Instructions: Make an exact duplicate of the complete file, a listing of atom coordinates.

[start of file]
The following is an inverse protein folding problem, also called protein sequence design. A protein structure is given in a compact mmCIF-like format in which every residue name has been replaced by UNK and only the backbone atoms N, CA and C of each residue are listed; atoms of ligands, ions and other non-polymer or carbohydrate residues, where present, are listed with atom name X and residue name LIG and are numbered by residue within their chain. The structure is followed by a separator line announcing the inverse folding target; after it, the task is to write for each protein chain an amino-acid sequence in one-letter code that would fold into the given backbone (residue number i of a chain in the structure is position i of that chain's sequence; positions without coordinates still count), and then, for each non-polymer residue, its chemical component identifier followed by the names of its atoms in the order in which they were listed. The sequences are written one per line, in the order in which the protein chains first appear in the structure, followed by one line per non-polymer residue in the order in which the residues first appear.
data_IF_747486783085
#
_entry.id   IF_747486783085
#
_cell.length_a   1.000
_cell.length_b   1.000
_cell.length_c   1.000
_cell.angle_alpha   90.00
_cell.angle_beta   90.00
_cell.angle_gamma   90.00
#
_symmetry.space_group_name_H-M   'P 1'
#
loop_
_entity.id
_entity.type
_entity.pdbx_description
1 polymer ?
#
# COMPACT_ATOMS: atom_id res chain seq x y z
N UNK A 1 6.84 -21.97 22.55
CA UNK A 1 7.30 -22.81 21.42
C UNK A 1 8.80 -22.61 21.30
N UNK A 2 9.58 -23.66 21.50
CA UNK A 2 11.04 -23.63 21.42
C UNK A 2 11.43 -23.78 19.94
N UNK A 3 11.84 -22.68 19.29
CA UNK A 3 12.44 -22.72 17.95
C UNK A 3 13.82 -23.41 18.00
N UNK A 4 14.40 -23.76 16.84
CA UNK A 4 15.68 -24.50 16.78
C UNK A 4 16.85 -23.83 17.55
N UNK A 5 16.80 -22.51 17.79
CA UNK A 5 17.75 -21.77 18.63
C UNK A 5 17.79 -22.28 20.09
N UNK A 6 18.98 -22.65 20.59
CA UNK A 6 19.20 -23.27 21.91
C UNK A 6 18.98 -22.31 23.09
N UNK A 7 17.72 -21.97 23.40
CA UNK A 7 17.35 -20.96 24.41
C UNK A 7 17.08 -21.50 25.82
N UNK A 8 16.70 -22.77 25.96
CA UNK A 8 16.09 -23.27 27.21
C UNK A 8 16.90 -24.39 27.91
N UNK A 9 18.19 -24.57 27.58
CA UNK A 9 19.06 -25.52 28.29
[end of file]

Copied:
The following is an inverse protein folding problem, also called protein sequence design. A protein structure is given in a compact mmCIF-like format in which every residue name has been replaced by UNK and only the backbone atoms N, CA and C of each residue are listed; atoms of ligands, ions and other non-polymer or carbohydrate residues, where present, are listed with atom name X and residue name LIG and are numbered by residue within their chain. The structure is followed by a separator line announcing the inverse folding target; after it, the task is to write for each protein chain an amino-acid sequence in one-letter code that would fold into the given backbone (residue number i of a chain in the structure is position i of that chain's sequence; positions without coordinates still count), and then, for each non-polymer residue, its chemical component identifier followed by the names of its atoms in the order in which they were listed. The sequences are written one per line, in the order in which the protein chains first appear in the structure, followed by one line per non-polymer residue in the order in which the residues first appear.
data_IF_747486783085
#
_entry.id   IF_747486783085
#
_cell.length_a   1.000
_cell.length_b   1.000
_cell.length_c   1.000
_cell.angle_alpha   90.00
_cell.angle_beta   90.00
_cell.angle_gamma   90.00
#
_symmetry.space_group_name_H-M   'P 1'
#
loop_
_entity.id
_entity.type
_entity.pdbx_description
1 polymer ?
#
# COMPACT_ATOMS: atom_id res chain seq x y z
N UNK A 1 6.84 -21.97 22.55
CA UNK A 1 7.30 -22.81 21.42
C UNK A 1 8.80 -22.61 21.30
N UNK A 2 9.58 -23.66 21.50
CA UNK A 2 11.04 -23.63 21.42
C UNK A 2 11.43 -23.78 19.94
N UNK A 3 11.84 -22.68 19.29
CA UNK A 3 12.44 -22.72 17.95
C UNK A 3 13.82 -23.41 18.00
N UNK A 4 14.40 -23.76 16.84
CA UNK A 4 15.68 -24.50 16.78
C UNK A 4 16.85 -23.83 17.55
N UNK A 5 16.80 -22.51 17.79
CA UNK A 5 17.75 -21.77 18.63
C UNK A 5 17.79 -22.28 20.09
N UNK A 6 18.98 -22.65 20.59
CA UNK A 6 19.20 -23.27 21.91
C UNK A 6 18.98 -22.31 23.09
N UNK A 7 17.72 -21.97 23.40
CA UNK A 7 17.35 -20.96 24.41
C UNK A 7 17.08 -21.50 25.82
N UNK A 8 16.70 -22.77 25.96
CA UNK A 8 16.09 -23.27 27.21
C UNK A 8 16.90 -24.39 27.91
N UNK A 9 18.19 -24.57 27.58
CA UNK A 9 19.06 -25.52 28.29